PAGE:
These days you can’t throw a brick at your computer without hitting a story about Twitter and Facebook (and each time I read one I find myself with the urge to throw a brick at my computer).
Yes, Twitter and Facebook are the darlings of the media for the time being, and it seems no one gives a rip about blogs anymore. That hot topic of yesteryear is now a fad of the past, much like Chia pets and Snuggies. Wait, you haven’t heard of a Snuggie? Be really disappointed you missed out on that one.
Where was I? Oh yes, blogs. They’re over. Done. Kaput. They are so 4 years agoâ€¦
But wait…actually, they’re not.
A Weeding Out of Sorts
What’s happened as the press has turned its attention to the next big thing is that the long-tail of blogs, the thousands of new blogs created each day by non-techies looking to announce what they ate for lunch has waned, and they have now gathered on Facebook or Twitter to talk about that important second meal of the day…among other critically important topics.
And that’s why now is a fantastic time to start a blog.
The masses have grown weary of the blog “fad” just as they grew weary of the “email” fad in the late 90s, the “internet” fad in 2000, MySpace and Friendster in 2007/2008, and how they’ll grow tired of the Facebook and Twitter fads in 2010 and move on to something else.
The good news is that once the fad is forgotten you’re left with the people who are serious about the medium and who provide original ideas worth spreading. There are still millions of blog readers out there looking for high-quality content, and with fewer new blogs launching and more and more blogs being abandoned in favor of Twitter and Facebook there is more room for new, high-quality writing than there was two years ago.
It’s almost like the clock is moving backwards to 2004/2005 when blogs when there was much less noise in the blogosphere, but a smaller audience of commited, early adopters.
I’ve been posting more and more recently, and my audience has grown faster than at any point in this blog’s history. People, and especially the web-savvy audience, will always seek new thoughts and ideas…the fewer people who are creating them the easier it is to build an audience.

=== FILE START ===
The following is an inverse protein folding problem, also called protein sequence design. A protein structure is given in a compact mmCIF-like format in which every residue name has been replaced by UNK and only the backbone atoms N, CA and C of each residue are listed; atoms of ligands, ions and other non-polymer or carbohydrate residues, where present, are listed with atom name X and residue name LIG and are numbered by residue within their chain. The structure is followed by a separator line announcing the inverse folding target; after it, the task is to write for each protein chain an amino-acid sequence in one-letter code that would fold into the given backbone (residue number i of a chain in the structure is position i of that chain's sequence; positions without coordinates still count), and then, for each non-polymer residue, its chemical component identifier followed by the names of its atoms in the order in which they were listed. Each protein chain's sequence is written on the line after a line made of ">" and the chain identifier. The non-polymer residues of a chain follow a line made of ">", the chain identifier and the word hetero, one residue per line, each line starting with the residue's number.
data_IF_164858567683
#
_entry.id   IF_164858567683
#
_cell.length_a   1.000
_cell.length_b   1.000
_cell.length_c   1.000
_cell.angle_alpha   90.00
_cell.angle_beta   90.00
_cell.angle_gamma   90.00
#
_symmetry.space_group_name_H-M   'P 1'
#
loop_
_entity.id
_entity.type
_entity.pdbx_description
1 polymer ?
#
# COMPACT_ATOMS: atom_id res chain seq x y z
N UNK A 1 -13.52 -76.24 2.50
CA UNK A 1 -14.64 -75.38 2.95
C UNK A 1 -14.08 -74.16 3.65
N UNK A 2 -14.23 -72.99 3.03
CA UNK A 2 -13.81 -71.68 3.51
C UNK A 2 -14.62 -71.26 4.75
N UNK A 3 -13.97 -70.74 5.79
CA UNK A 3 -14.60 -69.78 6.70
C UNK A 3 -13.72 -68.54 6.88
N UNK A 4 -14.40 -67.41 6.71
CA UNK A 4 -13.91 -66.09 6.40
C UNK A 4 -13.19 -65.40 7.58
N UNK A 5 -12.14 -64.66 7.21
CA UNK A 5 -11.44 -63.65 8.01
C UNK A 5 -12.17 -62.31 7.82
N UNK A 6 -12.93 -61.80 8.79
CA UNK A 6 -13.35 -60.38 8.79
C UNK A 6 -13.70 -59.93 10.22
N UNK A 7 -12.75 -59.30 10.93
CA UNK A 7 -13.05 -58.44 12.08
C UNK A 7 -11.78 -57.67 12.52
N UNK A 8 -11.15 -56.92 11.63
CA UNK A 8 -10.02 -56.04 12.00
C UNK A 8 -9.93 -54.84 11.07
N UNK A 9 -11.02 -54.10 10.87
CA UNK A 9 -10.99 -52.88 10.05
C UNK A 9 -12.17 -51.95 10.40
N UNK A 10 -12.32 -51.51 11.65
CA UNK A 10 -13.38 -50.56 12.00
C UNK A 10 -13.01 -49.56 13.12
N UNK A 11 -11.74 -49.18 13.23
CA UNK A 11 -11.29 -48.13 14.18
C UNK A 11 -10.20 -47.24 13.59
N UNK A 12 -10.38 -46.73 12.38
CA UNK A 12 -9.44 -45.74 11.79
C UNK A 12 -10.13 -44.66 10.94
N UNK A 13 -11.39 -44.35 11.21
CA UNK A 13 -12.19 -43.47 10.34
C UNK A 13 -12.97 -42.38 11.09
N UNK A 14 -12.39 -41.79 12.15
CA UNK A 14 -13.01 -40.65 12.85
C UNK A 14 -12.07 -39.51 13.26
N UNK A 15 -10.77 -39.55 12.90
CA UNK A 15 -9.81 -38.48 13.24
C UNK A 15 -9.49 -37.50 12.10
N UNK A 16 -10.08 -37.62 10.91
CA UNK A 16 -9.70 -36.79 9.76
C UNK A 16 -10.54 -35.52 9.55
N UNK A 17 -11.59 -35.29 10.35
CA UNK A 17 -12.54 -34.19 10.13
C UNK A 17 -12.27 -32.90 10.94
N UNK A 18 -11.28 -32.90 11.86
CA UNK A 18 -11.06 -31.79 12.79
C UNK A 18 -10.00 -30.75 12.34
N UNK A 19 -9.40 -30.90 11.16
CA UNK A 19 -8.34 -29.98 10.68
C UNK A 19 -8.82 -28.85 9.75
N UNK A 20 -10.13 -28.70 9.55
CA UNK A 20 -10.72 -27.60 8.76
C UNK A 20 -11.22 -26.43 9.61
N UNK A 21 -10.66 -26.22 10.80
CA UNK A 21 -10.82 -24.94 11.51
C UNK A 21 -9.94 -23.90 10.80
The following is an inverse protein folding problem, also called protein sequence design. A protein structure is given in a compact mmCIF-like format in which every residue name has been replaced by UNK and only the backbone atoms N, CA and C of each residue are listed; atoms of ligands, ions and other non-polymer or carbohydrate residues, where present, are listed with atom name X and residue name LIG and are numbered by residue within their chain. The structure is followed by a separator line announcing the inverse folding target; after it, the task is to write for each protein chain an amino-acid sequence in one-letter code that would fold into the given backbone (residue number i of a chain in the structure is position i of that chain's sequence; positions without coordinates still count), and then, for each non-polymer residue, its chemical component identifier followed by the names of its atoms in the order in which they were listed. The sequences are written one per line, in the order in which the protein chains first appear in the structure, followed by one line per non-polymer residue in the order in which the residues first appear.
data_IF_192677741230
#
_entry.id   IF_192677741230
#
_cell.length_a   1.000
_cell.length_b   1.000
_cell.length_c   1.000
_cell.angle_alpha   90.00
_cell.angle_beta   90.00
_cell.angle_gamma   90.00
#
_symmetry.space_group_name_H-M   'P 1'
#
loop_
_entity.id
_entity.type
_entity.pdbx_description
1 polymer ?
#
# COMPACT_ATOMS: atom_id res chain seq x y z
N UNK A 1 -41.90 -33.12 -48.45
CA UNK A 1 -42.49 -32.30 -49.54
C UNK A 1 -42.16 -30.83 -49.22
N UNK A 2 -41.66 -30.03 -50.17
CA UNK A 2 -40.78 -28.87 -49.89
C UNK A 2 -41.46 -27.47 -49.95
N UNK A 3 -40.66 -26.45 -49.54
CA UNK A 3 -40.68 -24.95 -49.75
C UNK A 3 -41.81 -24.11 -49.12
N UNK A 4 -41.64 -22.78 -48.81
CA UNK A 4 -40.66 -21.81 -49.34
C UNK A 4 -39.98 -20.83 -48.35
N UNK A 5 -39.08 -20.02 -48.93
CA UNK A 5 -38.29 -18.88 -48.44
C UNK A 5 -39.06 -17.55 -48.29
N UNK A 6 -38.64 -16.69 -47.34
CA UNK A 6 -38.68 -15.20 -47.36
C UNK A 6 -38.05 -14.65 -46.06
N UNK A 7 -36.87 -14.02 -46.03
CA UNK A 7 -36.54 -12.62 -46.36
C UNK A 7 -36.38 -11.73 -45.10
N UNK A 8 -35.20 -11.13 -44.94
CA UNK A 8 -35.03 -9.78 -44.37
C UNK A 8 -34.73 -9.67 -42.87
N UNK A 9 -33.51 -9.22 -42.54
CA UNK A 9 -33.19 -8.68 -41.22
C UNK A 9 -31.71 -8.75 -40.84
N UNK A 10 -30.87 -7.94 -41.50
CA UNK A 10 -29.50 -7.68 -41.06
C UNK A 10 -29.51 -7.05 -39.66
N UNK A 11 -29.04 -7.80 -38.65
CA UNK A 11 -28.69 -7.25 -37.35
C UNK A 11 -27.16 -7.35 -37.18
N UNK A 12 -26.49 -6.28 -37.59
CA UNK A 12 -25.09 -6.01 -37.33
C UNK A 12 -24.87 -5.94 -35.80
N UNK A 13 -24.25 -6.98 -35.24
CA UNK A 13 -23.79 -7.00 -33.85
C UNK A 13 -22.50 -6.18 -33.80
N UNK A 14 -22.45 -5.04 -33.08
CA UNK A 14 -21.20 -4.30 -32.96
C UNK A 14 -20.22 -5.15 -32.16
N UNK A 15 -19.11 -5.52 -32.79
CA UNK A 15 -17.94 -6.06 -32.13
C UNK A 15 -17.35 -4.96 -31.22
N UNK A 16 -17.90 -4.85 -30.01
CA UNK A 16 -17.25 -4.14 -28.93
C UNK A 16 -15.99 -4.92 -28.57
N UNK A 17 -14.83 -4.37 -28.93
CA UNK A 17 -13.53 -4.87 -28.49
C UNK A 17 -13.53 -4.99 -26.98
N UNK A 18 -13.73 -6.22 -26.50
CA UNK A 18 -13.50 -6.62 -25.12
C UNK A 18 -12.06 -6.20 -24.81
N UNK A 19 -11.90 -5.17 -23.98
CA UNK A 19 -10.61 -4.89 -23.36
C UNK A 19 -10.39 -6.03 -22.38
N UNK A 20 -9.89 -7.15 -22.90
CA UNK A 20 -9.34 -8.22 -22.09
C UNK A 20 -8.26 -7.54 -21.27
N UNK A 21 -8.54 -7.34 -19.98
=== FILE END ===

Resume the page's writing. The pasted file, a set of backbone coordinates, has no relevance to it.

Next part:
The Permanence of Blogs
Several bloggers I follow have moved to Twitter and are no longer updating their blog. That’s a mistake. When Twitter dies down what then? Blogs are not like the fads I listed above; they will be around with or without the unwashed masses.
Blogs are not reliant on a network effect, they will always be exceptional at spreading original, thought-leading ideas, interacting with customers, and receiving crazy rankings from Google, which is known to love how blogs are structured and constantly updated. In addition, the rise of Twitter has, if anything, increased the need for new content since many tweets are simply outbound links.
The web is going to stay the web for the time being, and blogs are a major foundational piece of how the web works because they plug into its core – blogs are, after all, just websites. Websites that constantly thirst for new content.
Whereas MySpace, Friendster, Twitter or Facebook could close up shop tomorrow and they’d be forgotten in a few months (a couple have been forgotten already), blogs will be around forever. Or at least as long as there is a thirst for original content and interactions beyond having to follow someone, friend them, or communicate in 140 characters or less.
Because someone has to continue creating original content and ideas. What are all these tweets supposed to link to?